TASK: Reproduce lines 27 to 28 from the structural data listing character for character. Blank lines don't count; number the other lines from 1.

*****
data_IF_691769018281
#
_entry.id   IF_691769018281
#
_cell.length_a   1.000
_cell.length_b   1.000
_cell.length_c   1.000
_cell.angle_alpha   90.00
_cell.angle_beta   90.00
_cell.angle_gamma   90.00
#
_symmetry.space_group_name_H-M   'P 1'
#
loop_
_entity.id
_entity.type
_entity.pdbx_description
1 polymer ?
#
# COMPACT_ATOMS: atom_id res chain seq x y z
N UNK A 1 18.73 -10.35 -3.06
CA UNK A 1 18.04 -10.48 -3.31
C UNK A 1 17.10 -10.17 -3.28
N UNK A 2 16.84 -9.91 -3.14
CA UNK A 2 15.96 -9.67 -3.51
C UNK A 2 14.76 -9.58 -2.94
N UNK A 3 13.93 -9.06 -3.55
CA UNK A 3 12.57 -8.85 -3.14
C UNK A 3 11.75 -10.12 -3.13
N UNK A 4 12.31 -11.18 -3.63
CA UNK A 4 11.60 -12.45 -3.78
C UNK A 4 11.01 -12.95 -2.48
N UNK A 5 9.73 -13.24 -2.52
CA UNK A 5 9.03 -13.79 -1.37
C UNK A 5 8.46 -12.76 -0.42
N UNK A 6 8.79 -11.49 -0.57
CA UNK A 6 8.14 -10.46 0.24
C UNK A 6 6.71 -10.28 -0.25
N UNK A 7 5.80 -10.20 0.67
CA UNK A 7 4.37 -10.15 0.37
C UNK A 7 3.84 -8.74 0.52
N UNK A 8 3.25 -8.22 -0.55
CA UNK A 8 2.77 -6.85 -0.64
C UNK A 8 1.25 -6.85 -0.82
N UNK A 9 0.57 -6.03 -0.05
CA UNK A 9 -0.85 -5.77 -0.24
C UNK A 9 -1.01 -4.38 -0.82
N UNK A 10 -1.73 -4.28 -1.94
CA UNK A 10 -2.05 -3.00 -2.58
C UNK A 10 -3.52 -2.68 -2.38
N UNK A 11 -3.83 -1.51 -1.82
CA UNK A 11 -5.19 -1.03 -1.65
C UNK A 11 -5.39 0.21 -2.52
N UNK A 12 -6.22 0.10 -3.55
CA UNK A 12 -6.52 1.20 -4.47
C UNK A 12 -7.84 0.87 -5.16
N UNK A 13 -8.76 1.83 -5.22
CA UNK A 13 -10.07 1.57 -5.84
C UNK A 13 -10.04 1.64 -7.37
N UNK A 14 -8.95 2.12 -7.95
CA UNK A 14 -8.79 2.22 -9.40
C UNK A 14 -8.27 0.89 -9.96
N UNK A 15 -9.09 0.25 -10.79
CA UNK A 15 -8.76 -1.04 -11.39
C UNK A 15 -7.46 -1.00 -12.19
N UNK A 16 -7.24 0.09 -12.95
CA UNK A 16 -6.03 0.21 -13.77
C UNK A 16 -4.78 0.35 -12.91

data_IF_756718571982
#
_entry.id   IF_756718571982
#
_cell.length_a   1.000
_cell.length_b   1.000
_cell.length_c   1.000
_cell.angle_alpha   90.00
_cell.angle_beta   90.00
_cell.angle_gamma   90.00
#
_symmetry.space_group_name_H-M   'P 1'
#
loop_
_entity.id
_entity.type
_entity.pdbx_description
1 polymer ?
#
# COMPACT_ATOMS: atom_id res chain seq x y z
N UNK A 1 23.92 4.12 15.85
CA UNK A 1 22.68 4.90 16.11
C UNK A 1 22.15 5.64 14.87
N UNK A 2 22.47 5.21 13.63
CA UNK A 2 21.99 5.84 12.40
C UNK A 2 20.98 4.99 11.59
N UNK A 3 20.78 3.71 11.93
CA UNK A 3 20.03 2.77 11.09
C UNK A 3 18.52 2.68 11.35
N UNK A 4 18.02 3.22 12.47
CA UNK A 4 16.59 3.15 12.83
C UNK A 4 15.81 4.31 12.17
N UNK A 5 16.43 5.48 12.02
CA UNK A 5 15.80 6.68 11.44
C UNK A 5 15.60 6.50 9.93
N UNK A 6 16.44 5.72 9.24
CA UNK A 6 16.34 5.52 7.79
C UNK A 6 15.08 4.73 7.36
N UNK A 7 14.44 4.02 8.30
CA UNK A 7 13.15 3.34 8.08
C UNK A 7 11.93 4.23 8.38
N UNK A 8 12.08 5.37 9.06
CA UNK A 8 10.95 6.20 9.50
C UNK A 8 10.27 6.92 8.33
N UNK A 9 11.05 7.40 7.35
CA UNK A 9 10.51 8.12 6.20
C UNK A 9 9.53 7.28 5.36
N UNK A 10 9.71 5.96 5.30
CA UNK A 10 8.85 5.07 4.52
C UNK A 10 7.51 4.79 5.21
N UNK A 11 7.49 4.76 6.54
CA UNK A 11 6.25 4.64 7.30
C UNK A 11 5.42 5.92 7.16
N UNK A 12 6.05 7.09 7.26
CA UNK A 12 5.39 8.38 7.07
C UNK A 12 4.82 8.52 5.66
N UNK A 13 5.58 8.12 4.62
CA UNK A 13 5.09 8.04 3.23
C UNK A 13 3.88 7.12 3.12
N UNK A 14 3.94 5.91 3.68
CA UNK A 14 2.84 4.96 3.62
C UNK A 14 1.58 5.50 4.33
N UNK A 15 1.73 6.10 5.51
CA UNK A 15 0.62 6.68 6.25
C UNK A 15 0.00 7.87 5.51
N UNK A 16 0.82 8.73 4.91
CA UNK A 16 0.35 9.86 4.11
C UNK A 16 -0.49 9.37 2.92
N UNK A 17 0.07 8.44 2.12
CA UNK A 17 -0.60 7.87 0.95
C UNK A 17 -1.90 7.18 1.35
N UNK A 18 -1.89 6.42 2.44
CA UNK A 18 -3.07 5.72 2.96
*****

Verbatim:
N UNK A 3 13.93 -9.06 -3.55
CA UNK A 3 12.57 -8.85 -3.14